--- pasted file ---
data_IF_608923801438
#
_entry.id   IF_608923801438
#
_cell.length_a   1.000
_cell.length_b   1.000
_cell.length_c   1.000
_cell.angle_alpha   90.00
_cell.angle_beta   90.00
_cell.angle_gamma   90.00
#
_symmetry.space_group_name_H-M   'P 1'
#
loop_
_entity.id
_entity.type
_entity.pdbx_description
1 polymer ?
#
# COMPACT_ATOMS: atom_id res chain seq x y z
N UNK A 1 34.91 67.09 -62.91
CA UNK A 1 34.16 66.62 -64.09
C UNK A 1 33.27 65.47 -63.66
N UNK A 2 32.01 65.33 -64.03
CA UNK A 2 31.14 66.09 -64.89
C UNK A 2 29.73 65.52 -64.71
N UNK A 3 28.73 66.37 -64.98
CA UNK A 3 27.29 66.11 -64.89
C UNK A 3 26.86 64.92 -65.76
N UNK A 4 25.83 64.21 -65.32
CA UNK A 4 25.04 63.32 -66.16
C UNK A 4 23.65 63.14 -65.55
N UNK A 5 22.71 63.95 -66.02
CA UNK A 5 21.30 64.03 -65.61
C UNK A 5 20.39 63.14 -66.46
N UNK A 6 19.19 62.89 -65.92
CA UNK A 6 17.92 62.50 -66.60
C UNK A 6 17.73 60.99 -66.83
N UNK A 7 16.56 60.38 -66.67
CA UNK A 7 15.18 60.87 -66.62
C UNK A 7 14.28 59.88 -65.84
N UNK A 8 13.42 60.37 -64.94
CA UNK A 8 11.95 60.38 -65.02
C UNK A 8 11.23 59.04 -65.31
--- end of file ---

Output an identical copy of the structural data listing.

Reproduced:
data_IF_608923801438
#
_entry.id   IF_608923801438
#
_cell.length_a   1.000
_cell.length_b   1.000
_cell.length_c   1.000
_cell.angle_alpha   90.00
_cell.angle_beta   90.00
_cell.angle_gamma   90.00
#
_symmetry.space_group_name_H-M   'P 1'
#
loop_
_entity.id
_entity.type
_entity.pdbx_description
1 polymer ?
#
# COMPACT_ATOMS: atom_id res chain seq x y z
N UNK A 1 34.91 67.09 -62.91
CA UNK A 1 34.16 66.62 -64.09
C UNK A 1 33.27 65.47 -63.66
N UNK A 2 32.01 65.33 -64.03
CA UNK A 2 31.14 66.09 -64.89
C UNK A 2 29.73 65.52 -64.71
N UNK A 3 28.73 66.37 -64.98
CA UNK A 3 27.29 66.11 -64.89
C UNK A 3 26.86 64.92 -65.76
N UNK A 4 25.83 64.21 -65.32
CA UNK A 4 25.04 63.32 -66.16
C UNK A 4 23.65 63.14 -65.55
N UNK A 5 22.71 63.95 -66.02
CA UNK A 5 21.30 64.03 -65.61
C UNK A 5 20.39 63.14 -66.46
N UNK A 6 19.19 62.89 -65.92
CA UNK A 6 17.92 62.50 -66.60
C UNK A 6 17.73 60.99 -66.83
N UNK A 7 16.56 60.38 -66.67
CA UNK A 7 15.18 60.87 -66.62
C UNK A 7 14.28 59.88 -65.84
N UNK A 8 13.42 60.37 -64.94
CA UNK A 8 11.95 60.38 -65.02
C UNK A 8 11.23 59.04 -65.31